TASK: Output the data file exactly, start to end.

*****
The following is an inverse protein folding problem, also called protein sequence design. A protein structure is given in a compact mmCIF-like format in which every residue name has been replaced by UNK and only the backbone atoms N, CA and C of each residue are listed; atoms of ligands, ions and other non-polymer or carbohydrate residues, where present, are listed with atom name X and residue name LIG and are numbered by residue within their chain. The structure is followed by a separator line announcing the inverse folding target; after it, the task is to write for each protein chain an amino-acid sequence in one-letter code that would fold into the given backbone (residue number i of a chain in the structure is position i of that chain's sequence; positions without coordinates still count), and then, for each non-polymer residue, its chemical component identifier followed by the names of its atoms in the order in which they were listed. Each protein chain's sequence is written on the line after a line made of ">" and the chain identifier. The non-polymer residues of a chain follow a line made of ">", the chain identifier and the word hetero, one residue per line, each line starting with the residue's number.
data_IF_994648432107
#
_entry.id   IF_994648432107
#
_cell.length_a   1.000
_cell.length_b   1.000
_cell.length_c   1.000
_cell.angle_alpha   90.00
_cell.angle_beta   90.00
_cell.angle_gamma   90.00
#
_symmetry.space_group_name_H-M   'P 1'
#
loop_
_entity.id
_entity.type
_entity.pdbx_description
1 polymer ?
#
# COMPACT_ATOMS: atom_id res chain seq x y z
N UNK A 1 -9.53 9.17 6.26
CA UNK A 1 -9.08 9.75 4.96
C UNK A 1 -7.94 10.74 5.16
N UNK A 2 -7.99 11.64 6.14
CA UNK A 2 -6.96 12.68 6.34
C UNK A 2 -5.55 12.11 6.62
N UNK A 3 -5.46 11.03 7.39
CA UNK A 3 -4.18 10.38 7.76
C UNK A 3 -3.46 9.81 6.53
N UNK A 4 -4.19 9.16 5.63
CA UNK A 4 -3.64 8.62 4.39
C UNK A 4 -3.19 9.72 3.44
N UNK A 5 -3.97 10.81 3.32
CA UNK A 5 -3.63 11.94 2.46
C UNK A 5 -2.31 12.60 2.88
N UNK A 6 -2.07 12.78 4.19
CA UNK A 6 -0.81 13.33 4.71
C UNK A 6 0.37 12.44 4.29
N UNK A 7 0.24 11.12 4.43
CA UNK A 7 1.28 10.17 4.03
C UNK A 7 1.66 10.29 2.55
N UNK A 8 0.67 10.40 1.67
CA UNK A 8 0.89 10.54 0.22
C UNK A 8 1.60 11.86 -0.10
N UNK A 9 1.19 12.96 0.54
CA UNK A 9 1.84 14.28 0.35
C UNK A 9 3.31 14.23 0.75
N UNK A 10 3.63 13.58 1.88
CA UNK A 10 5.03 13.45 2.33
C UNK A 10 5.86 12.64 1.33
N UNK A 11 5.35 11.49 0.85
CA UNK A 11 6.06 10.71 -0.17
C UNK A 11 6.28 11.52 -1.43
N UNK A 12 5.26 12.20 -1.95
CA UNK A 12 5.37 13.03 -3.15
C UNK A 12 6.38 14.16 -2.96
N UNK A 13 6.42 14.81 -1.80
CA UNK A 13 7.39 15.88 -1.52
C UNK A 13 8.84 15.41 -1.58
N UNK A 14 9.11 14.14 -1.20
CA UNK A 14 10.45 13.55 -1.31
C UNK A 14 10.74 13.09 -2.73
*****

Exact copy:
The following is an inverse protein folding problem, also called protein sequence design. A protein structure is given in a compact mmCIF-like format in which every residue name has been replaced by UNK and only the backbone atoms N, CA and C of each residue are listed; atoms of ligands, ions and other non-polymer or carbohydrate residues, where present, are listed with atom name X and residue name LIG and are numbered by residue within their chain. The structure is followed by a separator line announcing the inverse folding target; after it, the task is to write for each protein chain an amino-acid sequence in one-letter code that would fold into the given backbone (residue number i of a chain in the structure is position i of that chain's sequence; positions without coordinates still count), and then, for each non-polymer residue, its chemical component identifier followed by the names of its atoms in the order in which they were listed. Each protein chain's sequence is written on the line after a line made of ">" and the chain identifier. The non-polymer residues of a chain follow a line made of ">", the chain identifier and the word hetero, one residue per line, each line starting with the residue's number.
data_IF_994648432107
#
_entry.id   IF_994648432107
#
_cell.length_a   1.000
_cell.length_b   1.000
_cell.length_c   1.000
_cell.angle_alpha   90.00
_cell.angle_beta   90.00
_cell.angle_gamma   90.00
#
_symmetry.space_group_name_H-M   'P 1'
#
loop_
_entity.id
_entity.type
_entity.pdbx_description
1 polymer ?
#
# COMPACT_ATOMS: atom_id res chain seq x y z
N UNK A 1 -9.53 9.17 6.26
CA UNK A 1 -9.08 9.75 4.96
C UNK A 1 -7.94 10.74 5.16
N UNK A 2 -7.99 11.64 6.14
CA UNK A 2 -6.96 12.68 6.34
C UNK A 2 -5.55 12.11 6.62
N UNK A 3 -5.46 11.03 7.39
CA UNK A 3 -4.18 10.38 7.76
C UNK A 3 -3.46 9.81 6.53
N UNK A 4 -4.19 9.16 5.63
CA UNK A 4 -3.64 8.62 4.39
C UNK A 4 -3.19 9.72 3.44
N UNK A 5 -3.97 10.81 3.32
CA UNK A 5 -3.63 11.94 2.46
C UNK A 5 -2.31 12.60 2.88
N UNK A 6 -2.07 12.78 4.19
CA UNK A 6 -0.81 13.33 4.71
C UNK A 6 0.37 12.44 4.29
N UNK A 7 0.24 11.12 4.43
CA UNK A 7 1.28 10.17 4.03
C UNK A 7 1.66 10.29 2.55
N UNK A 8 0.67 10.40 1.67
CA UNK A 8 0.89 10.54 0.22
C UNK A 8 1.60 11.86 -0.10
N UNK A 9 1.19 12.96 0.54
CA UNK A 9 1.84 14.28 0.35
C UNK A 9 3.31 14.23 0.75
N UNK A 10 3.63 13.58 1.88
CA UNK A 10 5.03 13.45 2.33
C UNK A 10 5.86 12.64 1.33
N UNK A 11 5.35 11.49 0.85
CA UNK A 11 6.06 10.71 -0.17
C UNK A 11 6.28 11.52 -1.43
N UNK A 12 5.26 12.20 -1.95
CA UNK A 12 5.37 13.03 -3.15
C UNK A 12 6.38 14.16 -2.96
N UNK A 13 6.42 14.81 -1.80
CA UNK A 13 7.39 15.88 -1.52
C UNK A 13 8.84 15.41 -1.58
N UNK A 14 9.11 14.14 -1.20
CA UNK A 14 10.45 13.55 -1.31
C UNK A 14 10.74 13.09 -2.73